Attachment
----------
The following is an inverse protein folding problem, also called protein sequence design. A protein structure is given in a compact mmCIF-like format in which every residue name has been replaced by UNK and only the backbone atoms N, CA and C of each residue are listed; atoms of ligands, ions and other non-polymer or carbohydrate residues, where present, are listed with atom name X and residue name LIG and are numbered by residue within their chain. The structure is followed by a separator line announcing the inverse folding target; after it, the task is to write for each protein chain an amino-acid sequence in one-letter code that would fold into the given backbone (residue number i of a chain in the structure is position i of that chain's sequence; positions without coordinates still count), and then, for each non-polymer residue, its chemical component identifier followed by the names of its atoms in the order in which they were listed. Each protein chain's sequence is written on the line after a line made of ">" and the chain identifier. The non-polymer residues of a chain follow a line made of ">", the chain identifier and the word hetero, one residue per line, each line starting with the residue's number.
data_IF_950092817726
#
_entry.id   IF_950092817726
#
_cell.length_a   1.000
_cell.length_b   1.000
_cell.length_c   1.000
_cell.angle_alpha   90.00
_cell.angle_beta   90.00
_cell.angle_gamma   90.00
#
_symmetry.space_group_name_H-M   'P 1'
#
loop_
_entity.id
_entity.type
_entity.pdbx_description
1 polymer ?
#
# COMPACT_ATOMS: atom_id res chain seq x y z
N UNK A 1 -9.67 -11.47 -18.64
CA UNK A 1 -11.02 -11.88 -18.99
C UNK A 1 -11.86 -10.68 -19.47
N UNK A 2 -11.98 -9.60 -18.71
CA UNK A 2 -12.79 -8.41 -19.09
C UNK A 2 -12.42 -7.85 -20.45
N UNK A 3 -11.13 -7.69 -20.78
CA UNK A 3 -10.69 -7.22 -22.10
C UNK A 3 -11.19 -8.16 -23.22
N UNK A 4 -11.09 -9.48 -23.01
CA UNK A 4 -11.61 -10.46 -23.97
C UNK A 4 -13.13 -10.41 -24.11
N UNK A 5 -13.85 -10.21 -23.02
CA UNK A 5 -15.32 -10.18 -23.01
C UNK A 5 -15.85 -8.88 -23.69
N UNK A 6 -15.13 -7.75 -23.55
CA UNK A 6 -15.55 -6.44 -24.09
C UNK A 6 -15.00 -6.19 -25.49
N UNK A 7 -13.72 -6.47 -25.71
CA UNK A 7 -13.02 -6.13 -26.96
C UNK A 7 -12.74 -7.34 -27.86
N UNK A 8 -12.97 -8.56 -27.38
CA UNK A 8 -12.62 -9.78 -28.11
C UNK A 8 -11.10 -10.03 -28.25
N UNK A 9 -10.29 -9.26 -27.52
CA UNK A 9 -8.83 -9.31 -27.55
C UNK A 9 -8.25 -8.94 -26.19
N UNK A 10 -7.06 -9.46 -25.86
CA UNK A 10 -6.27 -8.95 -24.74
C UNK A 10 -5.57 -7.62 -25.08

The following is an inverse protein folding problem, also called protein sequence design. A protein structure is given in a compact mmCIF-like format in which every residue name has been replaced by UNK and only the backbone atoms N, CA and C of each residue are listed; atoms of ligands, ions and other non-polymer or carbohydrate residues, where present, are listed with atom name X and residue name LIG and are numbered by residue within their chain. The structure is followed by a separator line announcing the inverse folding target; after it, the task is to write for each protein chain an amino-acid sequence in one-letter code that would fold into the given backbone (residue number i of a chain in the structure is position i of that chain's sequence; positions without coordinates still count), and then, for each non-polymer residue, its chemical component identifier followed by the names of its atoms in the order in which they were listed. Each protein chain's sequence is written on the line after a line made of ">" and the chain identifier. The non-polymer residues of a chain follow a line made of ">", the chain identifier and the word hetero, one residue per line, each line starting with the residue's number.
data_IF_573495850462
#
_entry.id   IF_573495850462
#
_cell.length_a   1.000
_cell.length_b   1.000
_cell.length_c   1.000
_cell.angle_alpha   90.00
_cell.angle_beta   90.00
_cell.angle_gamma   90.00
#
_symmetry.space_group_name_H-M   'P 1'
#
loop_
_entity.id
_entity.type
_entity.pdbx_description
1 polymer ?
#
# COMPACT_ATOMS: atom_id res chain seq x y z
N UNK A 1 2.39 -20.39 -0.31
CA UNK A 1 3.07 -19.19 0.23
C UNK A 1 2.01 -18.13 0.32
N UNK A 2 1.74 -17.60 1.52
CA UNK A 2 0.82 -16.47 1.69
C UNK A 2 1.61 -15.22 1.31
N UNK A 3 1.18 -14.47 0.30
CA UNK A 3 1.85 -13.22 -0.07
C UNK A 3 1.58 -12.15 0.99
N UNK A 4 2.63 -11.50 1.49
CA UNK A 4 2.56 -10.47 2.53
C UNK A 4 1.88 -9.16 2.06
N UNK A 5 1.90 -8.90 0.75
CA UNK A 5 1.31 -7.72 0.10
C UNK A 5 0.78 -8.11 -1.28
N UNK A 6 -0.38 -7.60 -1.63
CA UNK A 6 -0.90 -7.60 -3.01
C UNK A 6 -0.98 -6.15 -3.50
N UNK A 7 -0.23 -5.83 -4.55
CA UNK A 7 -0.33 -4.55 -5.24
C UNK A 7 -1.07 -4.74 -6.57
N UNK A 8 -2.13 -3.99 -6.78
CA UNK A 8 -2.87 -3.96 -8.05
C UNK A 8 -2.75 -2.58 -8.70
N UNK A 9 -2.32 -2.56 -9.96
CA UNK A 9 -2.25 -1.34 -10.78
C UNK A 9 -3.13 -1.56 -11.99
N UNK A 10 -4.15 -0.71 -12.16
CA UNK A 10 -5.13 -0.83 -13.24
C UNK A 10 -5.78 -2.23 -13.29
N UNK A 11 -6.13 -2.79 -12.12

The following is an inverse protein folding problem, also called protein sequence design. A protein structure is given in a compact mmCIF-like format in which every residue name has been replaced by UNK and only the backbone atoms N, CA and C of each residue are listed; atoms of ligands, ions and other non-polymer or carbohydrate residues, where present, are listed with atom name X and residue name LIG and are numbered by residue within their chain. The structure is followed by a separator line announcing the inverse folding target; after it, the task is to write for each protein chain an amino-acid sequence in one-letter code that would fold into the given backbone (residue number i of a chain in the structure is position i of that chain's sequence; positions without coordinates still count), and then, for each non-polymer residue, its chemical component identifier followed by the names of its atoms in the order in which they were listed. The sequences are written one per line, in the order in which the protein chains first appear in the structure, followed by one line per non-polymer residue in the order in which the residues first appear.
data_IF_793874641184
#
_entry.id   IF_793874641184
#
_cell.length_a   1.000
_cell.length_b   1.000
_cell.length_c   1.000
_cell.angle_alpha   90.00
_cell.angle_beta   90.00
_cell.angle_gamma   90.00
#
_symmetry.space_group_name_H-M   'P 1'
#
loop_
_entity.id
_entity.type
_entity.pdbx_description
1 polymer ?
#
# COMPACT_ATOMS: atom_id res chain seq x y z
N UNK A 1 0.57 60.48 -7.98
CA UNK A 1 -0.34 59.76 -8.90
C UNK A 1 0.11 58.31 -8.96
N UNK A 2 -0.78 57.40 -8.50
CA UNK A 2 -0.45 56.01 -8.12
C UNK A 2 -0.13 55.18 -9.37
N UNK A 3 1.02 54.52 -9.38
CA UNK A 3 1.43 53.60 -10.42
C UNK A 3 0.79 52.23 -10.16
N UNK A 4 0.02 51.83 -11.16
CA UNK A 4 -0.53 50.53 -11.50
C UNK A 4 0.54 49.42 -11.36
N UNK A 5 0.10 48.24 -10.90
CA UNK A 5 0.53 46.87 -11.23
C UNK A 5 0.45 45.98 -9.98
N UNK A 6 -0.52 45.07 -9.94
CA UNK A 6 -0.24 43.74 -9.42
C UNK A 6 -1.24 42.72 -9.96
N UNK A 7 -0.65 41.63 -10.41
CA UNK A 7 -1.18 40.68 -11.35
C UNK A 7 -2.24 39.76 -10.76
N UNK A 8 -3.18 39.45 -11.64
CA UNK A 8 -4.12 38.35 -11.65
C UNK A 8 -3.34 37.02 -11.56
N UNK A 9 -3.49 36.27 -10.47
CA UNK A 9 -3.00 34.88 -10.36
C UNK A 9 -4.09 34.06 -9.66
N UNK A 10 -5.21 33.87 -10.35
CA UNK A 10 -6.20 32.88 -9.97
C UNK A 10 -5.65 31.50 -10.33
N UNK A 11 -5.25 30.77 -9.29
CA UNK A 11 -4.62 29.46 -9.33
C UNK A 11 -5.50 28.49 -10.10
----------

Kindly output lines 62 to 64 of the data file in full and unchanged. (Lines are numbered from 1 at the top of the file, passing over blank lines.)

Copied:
_cell.angle_gamma   90.00
#
_symmetry.space_group_name_H-M   'P 1'